Thursday, April 20, 2006

Making Plein Air Panels-Easy as 1-2-3

Today's post is especially for artists, as I know many of you who visit here are painters. You may already know most plein air painters seem to prefer painting on panels rather than stretched canvas. Stretched canvas has a wonderful response to a painters touch, a certain spring and give. I enjoy that and sometimes I will take stretched canvas out in the field. In fact I've just done a number of plein air paintings on stretched canvas. But then I remembered why I don't do that all the time LOL! Two things, first, the stretched canvas acts like a sail, or kite in the wind, sometimes practically lifting the easel off the ground. Second, stretched canvas is easily damaged. If you lean it against something that pushes on the canvas from behind you'll get a ding, a dimple in the canvas, they're very noticable , and will ruin the look of a painting. This is very apt to happen while transporting the canvas in your vehicle to and from painting locations unless extra care is taken. Even then, a sudden stop or turn and the canvas can fall forward or back onto something. Finally, stretched canvas can get holes poked into it and rip completely ruining the painting..

So to avoid all of that painting panels are the answer. Today I made a dozen painting panels easily and cheaply. Here's how:

I started with some masonite and birch plywood, purchased at Home Depot already cut to the sizes I wanted.


I have a roll of Fredrix Scarlet O'Hara oil primed long staple cotton canvas which I cut into sizes about 1/2 in. larger than the panels.




and a container of Lamin-All

Lamin-All is a teriffic product that really adheres the canvas to the panel even at the corners and along the edges something I was having problems with using a different product. Thanks go to Minnesota artist Ben Bauer for telling me about Lamin-All. Please visit Ben's blog http://www.landscapesskyscapes.blogspot.com/, you won't be disappointed!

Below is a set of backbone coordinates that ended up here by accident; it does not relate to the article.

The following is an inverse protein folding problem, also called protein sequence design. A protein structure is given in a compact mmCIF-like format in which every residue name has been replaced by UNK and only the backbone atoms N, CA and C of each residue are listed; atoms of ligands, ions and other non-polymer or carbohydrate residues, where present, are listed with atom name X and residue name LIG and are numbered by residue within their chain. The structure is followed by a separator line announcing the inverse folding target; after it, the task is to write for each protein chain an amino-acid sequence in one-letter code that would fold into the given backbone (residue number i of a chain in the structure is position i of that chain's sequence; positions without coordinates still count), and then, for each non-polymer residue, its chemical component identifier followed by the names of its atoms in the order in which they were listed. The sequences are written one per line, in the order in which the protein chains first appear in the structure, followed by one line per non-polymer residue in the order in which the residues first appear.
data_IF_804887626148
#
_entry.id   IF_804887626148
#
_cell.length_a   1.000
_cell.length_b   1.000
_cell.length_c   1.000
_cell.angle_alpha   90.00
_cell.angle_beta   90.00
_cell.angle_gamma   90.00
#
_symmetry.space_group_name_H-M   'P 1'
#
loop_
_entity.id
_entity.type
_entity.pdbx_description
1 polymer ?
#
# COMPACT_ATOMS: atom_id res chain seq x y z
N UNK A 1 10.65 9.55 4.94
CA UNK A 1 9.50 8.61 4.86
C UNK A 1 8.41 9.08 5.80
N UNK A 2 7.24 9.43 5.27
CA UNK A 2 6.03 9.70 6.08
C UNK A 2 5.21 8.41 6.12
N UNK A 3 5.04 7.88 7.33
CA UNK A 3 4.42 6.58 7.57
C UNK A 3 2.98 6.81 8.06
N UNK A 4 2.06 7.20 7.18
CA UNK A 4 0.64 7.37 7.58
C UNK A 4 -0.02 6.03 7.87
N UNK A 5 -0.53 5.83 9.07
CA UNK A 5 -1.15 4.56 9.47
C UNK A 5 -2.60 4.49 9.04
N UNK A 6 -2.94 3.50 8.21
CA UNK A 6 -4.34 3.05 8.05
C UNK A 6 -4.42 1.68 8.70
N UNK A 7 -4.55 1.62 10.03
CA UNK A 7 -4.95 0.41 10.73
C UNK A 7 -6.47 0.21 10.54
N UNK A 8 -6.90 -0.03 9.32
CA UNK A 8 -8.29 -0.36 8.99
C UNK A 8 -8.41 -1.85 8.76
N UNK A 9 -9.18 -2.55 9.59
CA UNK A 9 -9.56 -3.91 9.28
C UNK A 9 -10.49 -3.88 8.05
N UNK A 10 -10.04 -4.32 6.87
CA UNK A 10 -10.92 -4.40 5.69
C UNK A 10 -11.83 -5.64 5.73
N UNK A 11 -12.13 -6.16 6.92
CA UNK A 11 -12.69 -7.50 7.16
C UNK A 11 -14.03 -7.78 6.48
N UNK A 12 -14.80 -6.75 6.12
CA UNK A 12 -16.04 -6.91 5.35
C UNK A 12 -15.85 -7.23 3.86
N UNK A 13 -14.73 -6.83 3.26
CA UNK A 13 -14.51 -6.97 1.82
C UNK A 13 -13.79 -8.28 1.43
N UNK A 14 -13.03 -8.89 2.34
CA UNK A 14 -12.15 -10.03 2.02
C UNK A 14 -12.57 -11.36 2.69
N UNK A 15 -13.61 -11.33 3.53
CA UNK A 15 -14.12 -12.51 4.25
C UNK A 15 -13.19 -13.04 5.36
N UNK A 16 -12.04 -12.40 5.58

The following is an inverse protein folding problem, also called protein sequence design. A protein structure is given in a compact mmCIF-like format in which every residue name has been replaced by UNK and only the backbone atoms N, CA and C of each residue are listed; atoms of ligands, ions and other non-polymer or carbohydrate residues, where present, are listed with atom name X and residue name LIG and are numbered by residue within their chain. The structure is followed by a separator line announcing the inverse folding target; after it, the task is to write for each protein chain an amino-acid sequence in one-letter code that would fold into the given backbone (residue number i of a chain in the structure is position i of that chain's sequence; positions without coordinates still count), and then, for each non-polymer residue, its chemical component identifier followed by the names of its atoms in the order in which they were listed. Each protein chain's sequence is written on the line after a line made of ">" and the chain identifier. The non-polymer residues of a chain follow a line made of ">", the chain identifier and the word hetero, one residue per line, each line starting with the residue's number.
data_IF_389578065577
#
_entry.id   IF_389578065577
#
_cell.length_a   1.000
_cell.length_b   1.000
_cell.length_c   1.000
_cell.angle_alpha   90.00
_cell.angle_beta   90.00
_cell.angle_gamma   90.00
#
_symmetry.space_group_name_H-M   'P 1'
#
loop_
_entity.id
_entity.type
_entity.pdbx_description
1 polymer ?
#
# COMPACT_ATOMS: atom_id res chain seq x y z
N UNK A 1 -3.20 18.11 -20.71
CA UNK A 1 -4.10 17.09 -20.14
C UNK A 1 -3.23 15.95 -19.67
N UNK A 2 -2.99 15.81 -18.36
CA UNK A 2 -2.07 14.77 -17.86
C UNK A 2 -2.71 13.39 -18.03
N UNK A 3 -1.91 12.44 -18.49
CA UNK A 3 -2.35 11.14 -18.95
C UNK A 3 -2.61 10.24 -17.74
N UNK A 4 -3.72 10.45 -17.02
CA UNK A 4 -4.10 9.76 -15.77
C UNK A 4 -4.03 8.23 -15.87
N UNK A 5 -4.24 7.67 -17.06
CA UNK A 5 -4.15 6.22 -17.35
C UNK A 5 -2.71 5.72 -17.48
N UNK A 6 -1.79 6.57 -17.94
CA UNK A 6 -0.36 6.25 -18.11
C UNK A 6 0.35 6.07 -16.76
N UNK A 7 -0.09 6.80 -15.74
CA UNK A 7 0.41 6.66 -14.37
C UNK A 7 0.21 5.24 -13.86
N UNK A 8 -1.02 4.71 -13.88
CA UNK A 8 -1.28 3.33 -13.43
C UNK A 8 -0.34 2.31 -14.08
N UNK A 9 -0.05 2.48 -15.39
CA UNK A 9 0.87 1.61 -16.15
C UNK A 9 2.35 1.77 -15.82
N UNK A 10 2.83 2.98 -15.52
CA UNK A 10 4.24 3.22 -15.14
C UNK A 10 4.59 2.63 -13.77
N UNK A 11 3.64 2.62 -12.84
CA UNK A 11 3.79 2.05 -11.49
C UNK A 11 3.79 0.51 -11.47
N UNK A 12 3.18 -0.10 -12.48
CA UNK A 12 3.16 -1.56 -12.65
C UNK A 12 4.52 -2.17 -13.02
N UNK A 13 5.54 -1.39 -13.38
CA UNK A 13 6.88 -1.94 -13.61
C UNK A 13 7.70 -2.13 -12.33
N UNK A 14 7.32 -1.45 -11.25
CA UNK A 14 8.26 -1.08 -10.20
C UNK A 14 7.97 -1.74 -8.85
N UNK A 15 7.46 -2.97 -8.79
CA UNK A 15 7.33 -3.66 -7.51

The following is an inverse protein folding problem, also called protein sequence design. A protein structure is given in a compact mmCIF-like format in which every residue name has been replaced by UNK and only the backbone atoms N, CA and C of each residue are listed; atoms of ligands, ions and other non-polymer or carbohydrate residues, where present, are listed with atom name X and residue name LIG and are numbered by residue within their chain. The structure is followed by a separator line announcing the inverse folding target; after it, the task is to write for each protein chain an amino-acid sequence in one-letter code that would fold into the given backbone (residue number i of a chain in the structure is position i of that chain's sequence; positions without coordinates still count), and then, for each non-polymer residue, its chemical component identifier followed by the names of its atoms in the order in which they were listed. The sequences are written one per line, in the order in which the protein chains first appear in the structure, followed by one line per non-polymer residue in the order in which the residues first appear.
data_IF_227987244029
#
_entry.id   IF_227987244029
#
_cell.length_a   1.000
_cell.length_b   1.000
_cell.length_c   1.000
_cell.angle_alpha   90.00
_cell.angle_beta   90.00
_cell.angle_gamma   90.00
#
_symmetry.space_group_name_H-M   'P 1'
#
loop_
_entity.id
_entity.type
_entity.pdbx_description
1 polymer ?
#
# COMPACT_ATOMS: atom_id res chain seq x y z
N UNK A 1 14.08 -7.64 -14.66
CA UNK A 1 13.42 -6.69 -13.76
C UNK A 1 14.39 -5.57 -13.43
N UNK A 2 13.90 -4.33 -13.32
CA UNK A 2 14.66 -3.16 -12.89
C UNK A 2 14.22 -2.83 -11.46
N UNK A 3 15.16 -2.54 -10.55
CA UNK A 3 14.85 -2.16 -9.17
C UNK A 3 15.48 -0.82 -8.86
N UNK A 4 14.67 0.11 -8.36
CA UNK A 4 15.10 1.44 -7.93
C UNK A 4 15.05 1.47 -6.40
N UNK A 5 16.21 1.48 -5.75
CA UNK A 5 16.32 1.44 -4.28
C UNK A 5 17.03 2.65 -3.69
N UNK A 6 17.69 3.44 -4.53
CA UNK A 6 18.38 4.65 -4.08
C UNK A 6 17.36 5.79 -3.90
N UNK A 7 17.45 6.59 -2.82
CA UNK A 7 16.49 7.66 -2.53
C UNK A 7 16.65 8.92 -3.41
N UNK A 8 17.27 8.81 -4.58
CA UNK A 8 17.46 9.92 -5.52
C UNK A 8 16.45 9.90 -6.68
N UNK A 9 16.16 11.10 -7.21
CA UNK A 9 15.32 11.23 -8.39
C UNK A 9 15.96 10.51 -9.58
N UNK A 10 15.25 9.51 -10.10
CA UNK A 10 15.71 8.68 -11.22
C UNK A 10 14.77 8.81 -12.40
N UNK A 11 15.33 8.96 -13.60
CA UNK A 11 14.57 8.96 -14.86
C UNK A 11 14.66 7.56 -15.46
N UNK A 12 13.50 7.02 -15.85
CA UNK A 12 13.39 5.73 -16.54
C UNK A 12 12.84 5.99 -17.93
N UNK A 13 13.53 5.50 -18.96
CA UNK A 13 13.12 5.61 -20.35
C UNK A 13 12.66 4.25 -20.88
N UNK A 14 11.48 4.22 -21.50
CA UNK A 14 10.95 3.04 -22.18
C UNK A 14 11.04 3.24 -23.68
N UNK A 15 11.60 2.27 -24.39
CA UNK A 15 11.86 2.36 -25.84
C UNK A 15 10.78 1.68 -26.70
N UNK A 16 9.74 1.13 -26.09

Pincushion Overlook -Ben Bauer


A permanent link to his blog is going in the sidebar very soon!




1.) Begin by applying a coat of Lamin-All to the panel with a foam brush, make sure to get enough on the corners and edges. (Lamin-All is concentrated and needs to be mixed with water, follow the instructions on the jar.) Next, place the piece of canvas you have cut (approx. 1/2 in. bigger than the panel) wrongside down on the Lamin-All coated panel.


2.) Use your iron on low to activate the Lamin-All. The instructions for this are on the Lamin-All container.

3.) Using a craft knife trim the excess canvas. You're done!!


Here are the panels I made today in just over two hours from set up to clean up. Four 16x20's, three 14x18's, three 9x12's, and two 8x10's. For a small investment in money and time I have a stack of teriffic plein air panels waiting to go.

3 comments:

Rebecca Grantham said...

Hi, LOL I love how you said the canvas acts like a sail!! so true or as mine like to flop over right onto my palette. I did install a small hook and clamp to hold them onto the easel.
I am going for panels now too, although I love the give of canvas, the panels are quick to prime and good to go. I don't adhere canvas to them though.

Your florals are so joyful and colorful!

All the Best,
Rebecca

Robin Neudorfer said...

Jan - I paint with someome who doesn't mount her canvas until after she has painted. I guess she mounts the ones that are keepers. Do you think there would be a problem with doing it after? She just tapes her canvas to a masonite board, gessos it and off she goes. Seems like it would be easy storage as well.

Jan Blencowe said...

Hi rebecca, glad you like the florals! I always love to paint them!

Robin...I know folks who mount or stretch their canvas afterwards, there's no problem doing that, it's great for travel especially if you use acrylic or alkyds that dry fast you can roll 'em up and put them in a mailing tube and mail them home instead of having to lug paintings through the airport!

Cheers,
jan